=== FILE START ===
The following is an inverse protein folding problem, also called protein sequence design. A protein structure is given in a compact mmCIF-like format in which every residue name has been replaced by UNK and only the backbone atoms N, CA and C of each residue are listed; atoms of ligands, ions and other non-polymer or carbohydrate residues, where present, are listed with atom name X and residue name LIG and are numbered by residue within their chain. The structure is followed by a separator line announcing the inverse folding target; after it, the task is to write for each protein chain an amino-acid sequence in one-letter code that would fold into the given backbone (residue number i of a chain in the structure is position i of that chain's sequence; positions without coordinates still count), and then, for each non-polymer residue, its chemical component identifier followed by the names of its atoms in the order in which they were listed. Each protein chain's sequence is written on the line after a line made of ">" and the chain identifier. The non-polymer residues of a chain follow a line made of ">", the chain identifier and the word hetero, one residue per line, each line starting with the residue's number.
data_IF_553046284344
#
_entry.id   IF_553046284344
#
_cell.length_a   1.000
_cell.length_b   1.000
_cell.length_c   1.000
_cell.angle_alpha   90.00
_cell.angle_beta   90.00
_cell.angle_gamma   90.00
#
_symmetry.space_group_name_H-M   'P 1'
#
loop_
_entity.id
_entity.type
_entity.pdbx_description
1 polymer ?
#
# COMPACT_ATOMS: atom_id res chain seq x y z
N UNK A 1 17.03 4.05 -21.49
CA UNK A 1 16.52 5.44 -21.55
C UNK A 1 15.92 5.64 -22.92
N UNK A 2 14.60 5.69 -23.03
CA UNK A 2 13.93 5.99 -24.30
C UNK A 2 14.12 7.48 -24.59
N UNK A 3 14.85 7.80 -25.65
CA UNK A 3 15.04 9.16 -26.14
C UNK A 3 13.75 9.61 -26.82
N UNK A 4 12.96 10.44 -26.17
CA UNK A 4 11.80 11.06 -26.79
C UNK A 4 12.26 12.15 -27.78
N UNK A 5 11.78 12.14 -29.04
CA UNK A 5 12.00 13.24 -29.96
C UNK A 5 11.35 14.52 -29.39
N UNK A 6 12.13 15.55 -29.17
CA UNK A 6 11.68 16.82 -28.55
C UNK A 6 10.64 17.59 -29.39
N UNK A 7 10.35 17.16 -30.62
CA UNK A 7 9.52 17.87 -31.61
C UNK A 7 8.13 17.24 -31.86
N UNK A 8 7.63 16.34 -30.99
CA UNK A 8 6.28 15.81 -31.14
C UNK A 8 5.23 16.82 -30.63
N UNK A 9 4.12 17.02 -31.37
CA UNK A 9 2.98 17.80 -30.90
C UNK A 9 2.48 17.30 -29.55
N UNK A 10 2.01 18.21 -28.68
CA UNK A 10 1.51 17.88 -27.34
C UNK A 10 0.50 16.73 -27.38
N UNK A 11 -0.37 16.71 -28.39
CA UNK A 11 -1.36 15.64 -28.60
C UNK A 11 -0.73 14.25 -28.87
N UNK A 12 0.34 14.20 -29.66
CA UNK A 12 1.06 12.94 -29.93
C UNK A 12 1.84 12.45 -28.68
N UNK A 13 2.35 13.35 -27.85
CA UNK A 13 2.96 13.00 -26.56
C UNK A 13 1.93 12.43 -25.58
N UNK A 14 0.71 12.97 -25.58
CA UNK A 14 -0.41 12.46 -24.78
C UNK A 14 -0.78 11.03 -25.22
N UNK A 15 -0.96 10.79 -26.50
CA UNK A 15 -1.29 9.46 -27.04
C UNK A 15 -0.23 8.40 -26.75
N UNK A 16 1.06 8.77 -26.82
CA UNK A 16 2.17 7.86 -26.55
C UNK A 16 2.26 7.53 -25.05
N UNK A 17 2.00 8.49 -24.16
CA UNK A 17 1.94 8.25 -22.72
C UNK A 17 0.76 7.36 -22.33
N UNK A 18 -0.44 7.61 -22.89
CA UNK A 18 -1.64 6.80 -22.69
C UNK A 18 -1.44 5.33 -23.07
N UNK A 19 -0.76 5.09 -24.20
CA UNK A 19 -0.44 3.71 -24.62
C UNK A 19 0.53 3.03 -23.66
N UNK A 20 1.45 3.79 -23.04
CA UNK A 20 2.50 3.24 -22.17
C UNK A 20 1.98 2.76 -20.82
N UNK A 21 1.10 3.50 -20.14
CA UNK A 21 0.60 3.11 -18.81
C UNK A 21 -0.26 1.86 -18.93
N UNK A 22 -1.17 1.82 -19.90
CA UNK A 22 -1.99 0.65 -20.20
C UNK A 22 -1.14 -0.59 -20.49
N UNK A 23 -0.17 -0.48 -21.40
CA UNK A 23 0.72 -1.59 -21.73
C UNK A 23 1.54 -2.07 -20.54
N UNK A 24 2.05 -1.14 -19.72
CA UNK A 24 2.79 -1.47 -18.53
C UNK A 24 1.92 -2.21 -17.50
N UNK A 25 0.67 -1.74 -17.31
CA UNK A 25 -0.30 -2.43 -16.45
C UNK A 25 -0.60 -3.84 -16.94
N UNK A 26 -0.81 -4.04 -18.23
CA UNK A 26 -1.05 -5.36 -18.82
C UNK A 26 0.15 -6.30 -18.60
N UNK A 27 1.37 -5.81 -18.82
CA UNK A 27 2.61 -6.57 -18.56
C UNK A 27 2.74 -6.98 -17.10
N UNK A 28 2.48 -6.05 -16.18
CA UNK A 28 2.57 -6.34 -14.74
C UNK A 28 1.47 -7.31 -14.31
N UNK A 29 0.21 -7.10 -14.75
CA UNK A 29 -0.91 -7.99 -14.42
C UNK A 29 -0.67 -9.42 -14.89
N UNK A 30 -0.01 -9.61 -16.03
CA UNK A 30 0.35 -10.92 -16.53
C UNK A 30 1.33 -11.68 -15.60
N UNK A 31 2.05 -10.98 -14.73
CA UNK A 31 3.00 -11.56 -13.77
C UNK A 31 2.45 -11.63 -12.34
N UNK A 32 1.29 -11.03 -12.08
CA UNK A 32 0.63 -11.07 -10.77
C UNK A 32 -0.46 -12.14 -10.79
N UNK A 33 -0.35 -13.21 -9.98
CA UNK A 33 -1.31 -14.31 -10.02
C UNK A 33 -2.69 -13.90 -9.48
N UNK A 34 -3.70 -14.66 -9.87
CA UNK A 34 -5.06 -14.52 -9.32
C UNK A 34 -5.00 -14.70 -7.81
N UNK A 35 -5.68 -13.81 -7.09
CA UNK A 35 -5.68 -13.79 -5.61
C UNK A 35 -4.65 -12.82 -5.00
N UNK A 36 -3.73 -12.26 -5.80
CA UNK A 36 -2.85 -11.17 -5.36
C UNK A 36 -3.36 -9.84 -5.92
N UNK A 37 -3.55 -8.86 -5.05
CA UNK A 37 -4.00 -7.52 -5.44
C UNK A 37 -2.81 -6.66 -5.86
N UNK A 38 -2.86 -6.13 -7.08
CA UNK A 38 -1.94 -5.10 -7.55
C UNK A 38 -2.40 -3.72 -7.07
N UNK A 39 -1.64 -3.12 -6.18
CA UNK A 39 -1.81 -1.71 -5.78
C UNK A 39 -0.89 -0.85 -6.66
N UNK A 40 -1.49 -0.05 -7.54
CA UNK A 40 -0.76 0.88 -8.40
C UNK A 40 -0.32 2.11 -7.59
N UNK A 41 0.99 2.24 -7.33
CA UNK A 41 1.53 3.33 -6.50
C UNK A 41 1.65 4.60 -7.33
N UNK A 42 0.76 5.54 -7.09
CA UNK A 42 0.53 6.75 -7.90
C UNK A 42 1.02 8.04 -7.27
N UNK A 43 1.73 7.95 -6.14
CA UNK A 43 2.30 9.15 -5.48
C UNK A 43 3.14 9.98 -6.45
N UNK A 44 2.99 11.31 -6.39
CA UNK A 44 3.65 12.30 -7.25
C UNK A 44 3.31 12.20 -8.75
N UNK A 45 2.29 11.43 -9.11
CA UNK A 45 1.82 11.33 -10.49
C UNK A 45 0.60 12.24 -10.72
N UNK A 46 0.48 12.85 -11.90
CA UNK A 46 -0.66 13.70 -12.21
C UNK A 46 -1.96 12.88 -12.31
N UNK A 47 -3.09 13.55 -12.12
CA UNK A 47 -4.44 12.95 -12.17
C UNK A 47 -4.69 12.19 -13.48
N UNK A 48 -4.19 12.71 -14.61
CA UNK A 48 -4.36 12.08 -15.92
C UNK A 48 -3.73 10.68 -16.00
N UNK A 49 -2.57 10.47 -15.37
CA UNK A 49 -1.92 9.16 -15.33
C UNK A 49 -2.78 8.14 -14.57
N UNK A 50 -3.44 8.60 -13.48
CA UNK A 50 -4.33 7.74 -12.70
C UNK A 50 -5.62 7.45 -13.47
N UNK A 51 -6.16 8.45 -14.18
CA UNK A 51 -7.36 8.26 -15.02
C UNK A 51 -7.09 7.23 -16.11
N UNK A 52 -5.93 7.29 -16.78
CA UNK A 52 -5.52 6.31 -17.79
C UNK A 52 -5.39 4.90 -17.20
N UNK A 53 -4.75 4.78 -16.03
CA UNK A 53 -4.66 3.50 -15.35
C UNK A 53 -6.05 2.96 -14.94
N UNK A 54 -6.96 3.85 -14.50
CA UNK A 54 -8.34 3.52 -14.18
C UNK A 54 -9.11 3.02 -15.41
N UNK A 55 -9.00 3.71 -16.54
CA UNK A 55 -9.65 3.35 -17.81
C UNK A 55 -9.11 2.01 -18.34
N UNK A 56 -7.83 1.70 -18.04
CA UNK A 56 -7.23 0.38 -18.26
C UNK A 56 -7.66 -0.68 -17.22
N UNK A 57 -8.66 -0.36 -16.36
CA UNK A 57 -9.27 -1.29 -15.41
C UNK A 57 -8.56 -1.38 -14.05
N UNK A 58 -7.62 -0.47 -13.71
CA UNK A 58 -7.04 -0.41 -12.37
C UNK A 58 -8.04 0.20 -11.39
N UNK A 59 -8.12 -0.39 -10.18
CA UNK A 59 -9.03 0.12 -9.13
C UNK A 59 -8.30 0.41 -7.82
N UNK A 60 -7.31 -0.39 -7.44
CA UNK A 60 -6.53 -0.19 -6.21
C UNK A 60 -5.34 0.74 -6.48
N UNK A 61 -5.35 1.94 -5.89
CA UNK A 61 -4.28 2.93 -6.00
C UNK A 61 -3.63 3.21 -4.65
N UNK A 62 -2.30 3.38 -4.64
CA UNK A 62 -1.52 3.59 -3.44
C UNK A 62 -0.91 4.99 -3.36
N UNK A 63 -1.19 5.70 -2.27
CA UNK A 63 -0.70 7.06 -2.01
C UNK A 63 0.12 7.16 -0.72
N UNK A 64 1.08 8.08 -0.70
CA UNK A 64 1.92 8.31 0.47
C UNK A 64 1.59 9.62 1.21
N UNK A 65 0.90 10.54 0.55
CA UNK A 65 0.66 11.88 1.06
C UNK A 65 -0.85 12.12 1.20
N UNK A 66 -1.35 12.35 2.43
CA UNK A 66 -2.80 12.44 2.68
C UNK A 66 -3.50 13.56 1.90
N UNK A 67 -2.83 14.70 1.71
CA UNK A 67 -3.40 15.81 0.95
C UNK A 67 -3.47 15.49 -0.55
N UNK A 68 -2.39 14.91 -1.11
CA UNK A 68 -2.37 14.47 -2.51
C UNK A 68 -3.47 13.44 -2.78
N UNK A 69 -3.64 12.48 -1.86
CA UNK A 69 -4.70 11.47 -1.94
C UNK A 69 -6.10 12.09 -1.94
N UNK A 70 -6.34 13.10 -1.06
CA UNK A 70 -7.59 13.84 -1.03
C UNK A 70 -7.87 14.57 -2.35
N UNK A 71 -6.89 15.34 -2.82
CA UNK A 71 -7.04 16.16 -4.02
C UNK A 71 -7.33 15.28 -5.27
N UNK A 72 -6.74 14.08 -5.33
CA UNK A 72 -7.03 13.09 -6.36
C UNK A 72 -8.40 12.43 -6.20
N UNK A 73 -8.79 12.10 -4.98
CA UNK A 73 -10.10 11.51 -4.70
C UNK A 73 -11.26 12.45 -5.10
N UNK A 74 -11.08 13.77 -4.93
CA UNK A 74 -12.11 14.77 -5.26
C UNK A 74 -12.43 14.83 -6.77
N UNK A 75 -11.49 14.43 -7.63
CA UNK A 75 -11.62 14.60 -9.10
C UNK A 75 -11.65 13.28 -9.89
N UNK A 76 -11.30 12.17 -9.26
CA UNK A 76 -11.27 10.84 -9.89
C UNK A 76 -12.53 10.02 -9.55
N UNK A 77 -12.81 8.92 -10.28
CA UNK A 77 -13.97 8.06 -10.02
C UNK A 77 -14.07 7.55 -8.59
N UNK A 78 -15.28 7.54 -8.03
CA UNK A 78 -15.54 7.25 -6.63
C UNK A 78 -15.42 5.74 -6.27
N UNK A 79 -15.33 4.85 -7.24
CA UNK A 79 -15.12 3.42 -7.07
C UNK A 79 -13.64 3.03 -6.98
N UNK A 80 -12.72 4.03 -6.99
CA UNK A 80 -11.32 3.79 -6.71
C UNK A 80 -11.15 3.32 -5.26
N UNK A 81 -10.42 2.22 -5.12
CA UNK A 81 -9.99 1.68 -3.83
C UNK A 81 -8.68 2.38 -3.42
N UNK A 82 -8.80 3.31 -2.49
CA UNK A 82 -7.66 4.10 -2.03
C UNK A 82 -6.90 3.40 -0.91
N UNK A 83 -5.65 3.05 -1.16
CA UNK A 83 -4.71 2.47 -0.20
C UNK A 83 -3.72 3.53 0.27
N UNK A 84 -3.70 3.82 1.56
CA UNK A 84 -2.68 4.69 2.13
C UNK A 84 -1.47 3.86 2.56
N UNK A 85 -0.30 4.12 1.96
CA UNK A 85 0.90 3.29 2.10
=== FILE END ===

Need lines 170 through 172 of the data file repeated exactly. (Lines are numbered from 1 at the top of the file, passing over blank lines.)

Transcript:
CA UNK A 50 -4.33 7.74 -12.70
C UNK A 50 -5.62 7.45 -13.47
N UNK A 51 -6.16 8.45 -14.18